I didn't make it to my high school's 25th-anniversary reunion. At the time, I was in South Korea, teaching English and exploring South-East Asia. At the time, I told my friends, "the only people that I want to see, I see already."
And for the most part, that was true. Over the years that followed high school, I kept in touch with most of my close friends, even though they had moved far afield. There was one friend, who moved out to Vancouver Island, who invited me to her wedding, which she held in Ottawa, but after that, she was gone, and shortly thereafter, we lost touch.
That is one person I would love to see again.
I knew that she probably wouldn't travel all the way to that reunion, and so I had no regrets in missing it. "It would be nice to get together with all my friends under one roof," I told DW, "but I know I'll see them again."
Several years later, after I had returned to Canada and had two young daughters, I learned that my old high school was closing, that it had been sold to the Catholic school board. Teachers and alumni had organized a celebratory open house and all former students were invited. I went, with children in tow, to pay my respects.
I saw a couple of teachers that I recognized but didn't have for any subjects. I learned that some of my old teachers had paid a visit but had left before I arrived. I saw one or two faces I recognized and one old friend who I hadn't seen since we graduated. We exchanged pleasantries but made no plans to keep in touch.
I showed my daughters some of the classrooms where I studied math, drafting, music, and science. We visited the gymnasium and the cafetorium, where a slide show actually contained photos from some of my yearbooks. My kids saw what I looked like when I was at the school.
I didn't enjoy the visit, didn't connect with anyone who still keeps in touch. I spent almost three hours, exploring the old halls, checking out where my lockers were, and hoping to make a connection with a past that I rarely thought about.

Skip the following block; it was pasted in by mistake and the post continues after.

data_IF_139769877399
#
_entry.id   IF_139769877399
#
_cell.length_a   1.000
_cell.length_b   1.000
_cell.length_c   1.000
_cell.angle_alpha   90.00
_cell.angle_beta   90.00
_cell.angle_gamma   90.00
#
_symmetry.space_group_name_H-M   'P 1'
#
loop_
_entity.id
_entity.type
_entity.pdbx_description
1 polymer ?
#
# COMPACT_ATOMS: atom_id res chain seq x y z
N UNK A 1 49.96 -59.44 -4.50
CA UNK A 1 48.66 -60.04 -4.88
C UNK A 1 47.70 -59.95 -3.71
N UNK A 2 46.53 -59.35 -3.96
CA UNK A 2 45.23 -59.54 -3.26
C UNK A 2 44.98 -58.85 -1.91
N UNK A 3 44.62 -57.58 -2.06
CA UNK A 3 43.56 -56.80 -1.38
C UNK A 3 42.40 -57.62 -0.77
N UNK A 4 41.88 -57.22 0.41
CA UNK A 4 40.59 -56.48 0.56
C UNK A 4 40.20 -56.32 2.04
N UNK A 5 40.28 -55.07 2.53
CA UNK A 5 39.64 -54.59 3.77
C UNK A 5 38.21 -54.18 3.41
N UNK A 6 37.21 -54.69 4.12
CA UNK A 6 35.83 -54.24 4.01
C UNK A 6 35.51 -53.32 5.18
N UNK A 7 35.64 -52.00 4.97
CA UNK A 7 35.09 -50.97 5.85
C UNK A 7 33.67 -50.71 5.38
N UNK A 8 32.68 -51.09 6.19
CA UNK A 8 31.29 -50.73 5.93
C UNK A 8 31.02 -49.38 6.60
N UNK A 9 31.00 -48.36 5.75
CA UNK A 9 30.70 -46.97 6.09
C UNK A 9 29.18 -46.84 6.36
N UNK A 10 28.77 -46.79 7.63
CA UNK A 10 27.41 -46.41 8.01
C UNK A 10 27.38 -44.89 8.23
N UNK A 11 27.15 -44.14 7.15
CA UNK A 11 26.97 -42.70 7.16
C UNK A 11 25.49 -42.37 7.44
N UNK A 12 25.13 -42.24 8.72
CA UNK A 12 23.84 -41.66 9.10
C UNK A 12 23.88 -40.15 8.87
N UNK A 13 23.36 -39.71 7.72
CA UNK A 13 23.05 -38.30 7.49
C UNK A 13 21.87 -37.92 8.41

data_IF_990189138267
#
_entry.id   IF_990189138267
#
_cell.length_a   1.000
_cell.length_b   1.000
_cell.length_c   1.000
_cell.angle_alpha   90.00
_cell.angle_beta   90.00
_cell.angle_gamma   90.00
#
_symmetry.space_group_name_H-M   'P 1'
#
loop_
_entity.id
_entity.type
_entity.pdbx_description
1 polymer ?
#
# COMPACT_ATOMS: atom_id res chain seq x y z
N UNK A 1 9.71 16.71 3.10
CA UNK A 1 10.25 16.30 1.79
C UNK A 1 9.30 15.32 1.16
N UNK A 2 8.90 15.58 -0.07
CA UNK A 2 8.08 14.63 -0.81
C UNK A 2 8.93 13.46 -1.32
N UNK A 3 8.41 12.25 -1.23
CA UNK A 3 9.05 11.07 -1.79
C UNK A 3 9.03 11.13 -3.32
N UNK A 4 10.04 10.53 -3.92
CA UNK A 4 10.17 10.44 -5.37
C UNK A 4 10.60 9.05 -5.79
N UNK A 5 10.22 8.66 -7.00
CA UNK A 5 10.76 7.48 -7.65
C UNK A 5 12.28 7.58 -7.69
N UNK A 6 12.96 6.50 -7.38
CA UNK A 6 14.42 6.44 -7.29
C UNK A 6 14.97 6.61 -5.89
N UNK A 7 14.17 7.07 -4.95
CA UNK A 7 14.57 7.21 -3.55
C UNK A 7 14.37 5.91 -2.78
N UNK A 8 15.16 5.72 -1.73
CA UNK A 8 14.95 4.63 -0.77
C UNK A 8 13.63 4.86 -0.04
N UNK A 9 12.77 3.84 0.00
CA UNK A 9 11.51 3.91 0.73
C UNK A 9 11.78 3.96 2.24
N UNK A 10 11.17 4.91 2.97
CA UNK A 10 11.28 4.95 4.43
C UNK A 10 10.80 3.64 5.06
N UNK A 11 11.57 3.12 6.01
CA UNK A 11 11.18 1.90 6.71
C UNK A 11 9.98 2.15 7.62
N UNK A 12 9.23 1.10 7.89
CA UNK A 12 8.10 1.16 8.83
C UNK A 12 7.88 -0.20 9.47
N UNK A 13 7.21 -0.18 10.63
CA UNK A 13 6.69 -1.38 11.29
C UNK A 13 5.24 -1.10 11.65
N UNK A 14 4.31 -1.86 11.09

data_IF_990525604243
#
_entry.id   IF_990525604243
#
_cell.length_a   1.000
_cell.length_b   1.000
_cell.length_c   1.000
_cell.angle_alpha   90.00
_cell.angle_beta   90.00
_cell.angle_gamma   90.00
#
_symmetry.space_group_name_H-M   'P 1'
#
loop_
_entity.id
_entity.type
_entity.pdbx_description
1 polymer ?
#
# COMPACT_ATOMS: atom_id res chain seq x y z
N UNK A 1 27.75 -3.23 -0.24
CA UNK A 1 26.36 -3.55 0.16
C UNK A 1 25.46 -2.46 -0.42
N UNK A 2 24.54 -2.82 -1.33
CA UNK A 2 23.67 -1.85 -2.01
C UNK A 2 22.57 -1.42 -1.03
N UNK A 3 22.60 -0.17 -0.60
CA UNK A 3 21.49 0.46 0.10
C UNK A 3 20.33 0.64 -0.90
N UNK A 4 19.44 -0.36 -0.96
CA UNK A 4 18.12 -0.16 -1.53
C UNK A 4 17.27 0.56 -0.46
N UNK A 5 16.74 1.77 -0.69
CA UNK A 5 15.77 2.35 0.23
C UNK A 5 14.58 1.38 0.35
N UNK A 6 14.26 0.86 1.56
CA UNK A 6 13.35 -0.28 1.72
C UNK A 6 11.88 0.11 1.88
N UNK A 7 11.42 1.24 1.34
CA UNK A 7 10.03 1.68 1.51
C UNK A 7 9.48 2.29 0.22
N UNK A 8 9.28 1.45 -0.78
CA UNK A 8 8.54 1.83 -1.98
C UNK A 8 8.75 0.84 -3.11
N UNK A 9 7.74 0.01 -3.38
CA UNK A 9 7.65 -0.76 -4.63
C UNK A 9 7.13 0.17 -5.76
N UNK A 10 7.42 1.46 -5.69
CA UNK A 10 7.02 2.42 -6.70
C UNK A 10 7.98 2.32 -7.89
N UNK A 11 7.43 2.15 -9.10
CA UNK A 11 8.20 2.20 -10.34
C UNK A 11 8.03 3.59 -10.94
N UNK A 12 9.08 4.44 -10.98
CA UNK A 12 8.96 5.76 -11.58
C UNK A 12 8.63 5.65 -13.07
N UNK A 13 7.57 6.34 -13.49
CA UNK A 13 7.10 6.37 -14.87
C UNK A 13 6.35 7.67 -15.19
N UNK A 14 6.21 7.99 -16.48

It was three hours of my life that I'm never getting back.
It's okay. The people that I wanted to see, I still see.
Yesterday, a dear friend of mine, Becky, from my days in Journalism school at Algonquin College contacted me. She wanted to let me know that the college was having a reunion for the Journalism department: specifically, those who were involved with the college's newspaper, The Algonquin Times.
My second-year classmates and I were the founding members of that paper. It was the first year that the school newspaper would be run entirely by the students in the Journalism program. We did the reporting, took the photographs, and edited the stories. We did the layout and sent the completed edition to the printer. How well we worked on The Times affected our core-course grade.
I loved working on that paper. My closest friends in the class and I worked hard, put in all kinds of hours, and were proud of our accomplishments.
This year marks the 30th anniversary of The Algonquin Times, and the college is holding a reunion. When Becky told me about the reunion, she also let me know that she wouldn't be able to make it because she would be away on vacation. There is one other friend from our group that I still keep in touch with, Michel, and I contacted him to see if he would be interested in meeting up. There are others, with whom I've lost touch but would like to see. Only, I don't know if they know.
And so, I'm off to another reunion next Thursday evening, September 29, from 7:30 to 11:30. I'm hoping it won't be four more hours of my life that I'll never get back.
If you know anyone who was in the Algonquin College Journalism program and had worked on The Algonquin Times, please let them know. The link for the event is here and the registration deadline is September 21.